Quantum Risk : Benchmarking the Discussion
By Dr. Eduardo Solana, University of Geneva
By Dr. Eduardo Solana, University of Geneva
Quantum computing is one of those horizon scanning topics that almost always comes when chief information security officers (CISO) and other cybersecurity leaders get the chance to look to the future. These conversations tend to focus on understanding when, practically, computer scientists will have developed the capacity to build a quantum computer able to knock out the current levels of encryption that are so widely relied upon today.
It’s a question that has been asked for quite a long time: I first heard it over 20 years ago, when I started my own research into the subject. Today, there are a fair few who speculate that it will be a matter of years not decades, maybe even months. Of this I am not so sure. I am clear, however, that the time has come for a dedicated discussion on the impact of Quantum Computing on Cybersecurity—including the influence it may or should already be having today. I am pleased therefore to have the opportunity of staging it at CISO 360 Congress 2019, alongside my industry colleague Dr. Gregoire Ribourdy, CEO, ID Quantique. Our aim is to focus on the developing technology and inherent risks, not necessarily the often explored ethics concerns, within an interactive debate on Quantum Proofing IT Infrastructure, and there are plenty of questions to consider.
For cybersecurity quantum technology is developing as a double-edged sword. Advances in Quantum technologies have already been made to allow the generation of high-quality random numbers based on quantum entropy, for example for encryption key generation. Quantum physics is also already being applied to future-proof key distribution for symmetric encryption solutions, with deployments happening today. Such technical advances offer the opportunity to strengthen our capacity for security. Alongside these developments, however significant levels of investment continue to be poured into the research-driven development of that quantum computer, most of it by large global companies that treat it as an R&D prize. The question of when it will arrive is likely to remain a difficult to predict, closely guarded secret, but few doubt its inevitability.
It’s fair to say that anticipation of this arrival is already having an impact today. It is for example increasingly believed that traditionally encrypted data is already being hoovered up by those with an interest in it, whether that be potentially legitimate or otherwise, for when the quantum computer will be available to crack the encryption. I am also hearing rising levels of concern about industry sleep walking into the quantum era, creating a gaping window of opportunity for significant levels of attack before the quantum solutions needed to thwart them are more widely deployed.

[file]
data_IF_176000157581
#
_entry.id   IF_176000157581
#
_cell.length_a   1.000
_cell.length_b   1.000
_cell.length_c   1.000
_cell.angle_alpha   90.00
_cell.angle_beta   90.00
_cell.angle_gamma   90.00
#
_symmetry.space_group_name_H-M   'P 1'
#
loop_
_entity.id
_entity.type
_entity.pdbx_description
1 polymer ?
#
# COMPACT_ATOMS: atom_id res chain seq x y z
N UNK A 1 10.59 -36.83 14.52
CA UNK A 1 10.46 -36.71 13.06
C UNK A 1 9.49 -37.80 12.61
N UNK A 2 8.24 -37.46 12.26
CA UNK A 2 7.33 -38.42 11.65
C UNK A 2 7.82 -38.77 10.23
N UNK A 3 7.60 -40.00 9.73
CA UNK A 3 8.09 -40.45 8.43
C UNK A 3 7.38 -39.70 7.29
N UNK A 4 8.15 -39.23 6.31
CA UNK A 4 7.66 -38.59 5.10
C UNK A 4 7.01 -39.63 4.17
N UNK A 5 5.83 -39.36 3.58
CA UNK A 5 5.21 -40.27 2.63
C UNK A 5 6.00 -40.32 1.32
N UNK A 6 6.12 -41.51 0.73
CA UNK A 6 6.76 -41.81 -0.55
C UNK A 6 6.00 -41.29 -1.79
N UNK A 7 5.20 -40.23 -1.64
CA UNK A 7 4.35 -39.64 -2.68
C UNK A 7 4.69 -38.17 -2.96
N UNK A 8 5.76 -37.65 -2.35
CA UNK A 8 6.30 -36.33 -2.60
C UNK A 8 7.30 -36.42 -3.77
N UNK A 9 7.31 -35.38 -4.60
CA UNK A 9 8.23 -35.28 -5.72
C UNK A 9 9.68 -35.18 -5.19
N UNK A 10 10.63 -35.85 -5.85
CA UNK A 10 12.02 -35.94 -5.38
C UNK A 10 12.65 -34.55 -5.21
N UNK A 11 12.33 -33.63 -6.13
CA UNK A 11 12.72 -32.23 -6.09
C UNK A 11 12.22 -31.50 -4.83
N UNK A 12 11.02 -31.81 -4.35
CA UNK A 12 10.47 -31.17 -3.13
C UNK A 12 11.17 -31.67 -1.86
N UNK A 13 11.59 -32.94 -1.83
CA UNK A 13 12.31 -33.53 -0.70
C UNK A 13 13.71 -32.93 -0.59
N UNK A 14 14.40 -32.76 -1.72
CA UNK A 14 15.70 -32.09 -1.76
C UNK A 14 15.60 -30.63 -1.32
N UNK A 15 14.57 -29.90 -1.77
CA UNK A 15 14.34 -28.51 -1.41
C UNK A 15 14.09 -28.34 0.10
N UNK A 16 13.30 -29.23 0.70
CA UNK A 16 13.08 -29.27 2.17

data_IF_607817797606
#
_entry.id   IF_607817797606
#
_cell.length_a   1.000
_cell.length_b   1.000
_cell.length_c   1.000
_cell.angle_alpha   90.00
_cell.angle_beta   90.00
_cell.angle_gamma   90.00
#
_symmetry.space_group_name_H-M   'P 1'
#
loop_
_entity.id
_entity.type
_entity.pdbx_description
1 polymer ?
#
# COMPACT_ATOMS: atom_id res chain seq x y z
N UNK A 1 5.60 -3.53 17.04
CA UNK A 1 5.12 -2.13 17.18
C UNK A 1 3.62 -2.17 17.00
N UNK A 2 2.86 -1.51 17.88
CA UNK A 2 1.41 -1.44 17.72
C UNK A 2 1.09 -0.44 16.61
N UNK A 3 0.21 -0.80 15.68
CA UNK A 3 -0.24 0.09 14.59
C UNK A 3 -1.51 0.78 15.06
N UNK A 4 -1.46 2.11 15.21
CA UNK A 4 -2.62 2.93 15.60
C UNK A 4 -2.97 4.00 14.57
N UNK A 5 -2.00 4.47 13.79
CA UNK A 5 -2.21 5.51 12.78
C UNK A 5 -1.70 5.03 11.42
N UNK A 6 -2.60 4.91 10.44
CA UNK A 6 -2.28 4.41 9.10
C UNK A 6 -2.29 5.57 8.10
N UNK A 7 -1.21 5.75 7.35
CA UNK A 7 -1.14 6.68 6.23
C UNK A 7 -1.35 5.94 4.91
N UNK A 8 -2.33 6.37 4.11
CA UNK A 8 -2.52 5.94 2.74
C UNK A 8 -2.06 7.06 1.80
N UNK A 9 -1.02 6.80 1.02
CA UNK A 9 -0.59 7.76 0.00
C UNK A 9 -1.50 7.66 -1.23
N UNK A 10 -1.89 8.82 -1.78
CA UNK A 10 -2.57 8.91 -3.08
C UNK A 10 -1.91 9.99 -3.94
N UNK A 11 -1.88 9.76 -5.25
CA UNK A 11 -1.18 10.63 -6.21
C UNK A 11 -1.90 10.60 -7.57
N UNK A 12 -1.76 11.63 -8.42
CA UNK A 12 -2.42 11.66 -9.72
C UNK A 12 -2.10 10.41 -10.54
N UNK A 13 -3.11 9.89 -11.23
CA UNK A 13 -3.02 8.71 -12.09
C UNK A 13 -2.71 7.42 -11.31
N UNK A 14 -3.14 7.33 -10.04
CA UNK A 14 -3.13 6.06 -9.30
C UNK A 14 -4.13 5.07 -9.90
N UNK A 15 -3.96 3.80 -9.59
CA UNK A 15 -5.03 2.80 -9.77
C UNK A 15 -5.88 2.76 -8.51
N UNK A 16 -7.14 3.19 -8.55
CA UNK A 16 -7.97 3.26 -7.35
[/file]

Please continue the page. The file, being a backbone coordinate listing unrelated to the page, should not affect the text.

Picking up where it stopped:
There is a public as well as business interest with the potential to impact economies, supply chains and other electronic ecosystems, not just individual organisations. It may be unrealistic or even unfair to expect individual businesses and industry to add to their armouries at this stage. Even whether adding to the arms race is likely to afford the desired levels of protection is a question worth exploring. Most senior Information security leaders appreciate that a technology solution, however advanced or sophisticated, is only part of the risk mitigation mix: It will not provide a panacea for such a wide-reaching concern.
The challenges we currently grapple with every day to genuinely understand and govern cyber risks, increase visibility of the vulnerabilities, stay on top of developing tactics, and future-proof defences could become more acute in the quantum era. Legacy systems remain at the heart of this struggle today. Perhaps, the quantum debate required today is quite likely to be less about the capabilities of the technology itself and more about the need to assure agility to withstand a significant change in any technology over which we have a widespread reliance. There are tactical and strategic issues to consider, including taking stock of the encrypted estate, the lifecycle of data and information, the applicability of standards that guide our management, compliance risk and more which are all relevant discussion points.
There will be companies that are already looking in contextual detail at these issues for their organisations. I look forward to gaining the benefit of their and other’ perspectives on the day.
Register for the CISO 360 Congress to attend Dr. Eduardo Solana’s Innovation Insights Keynote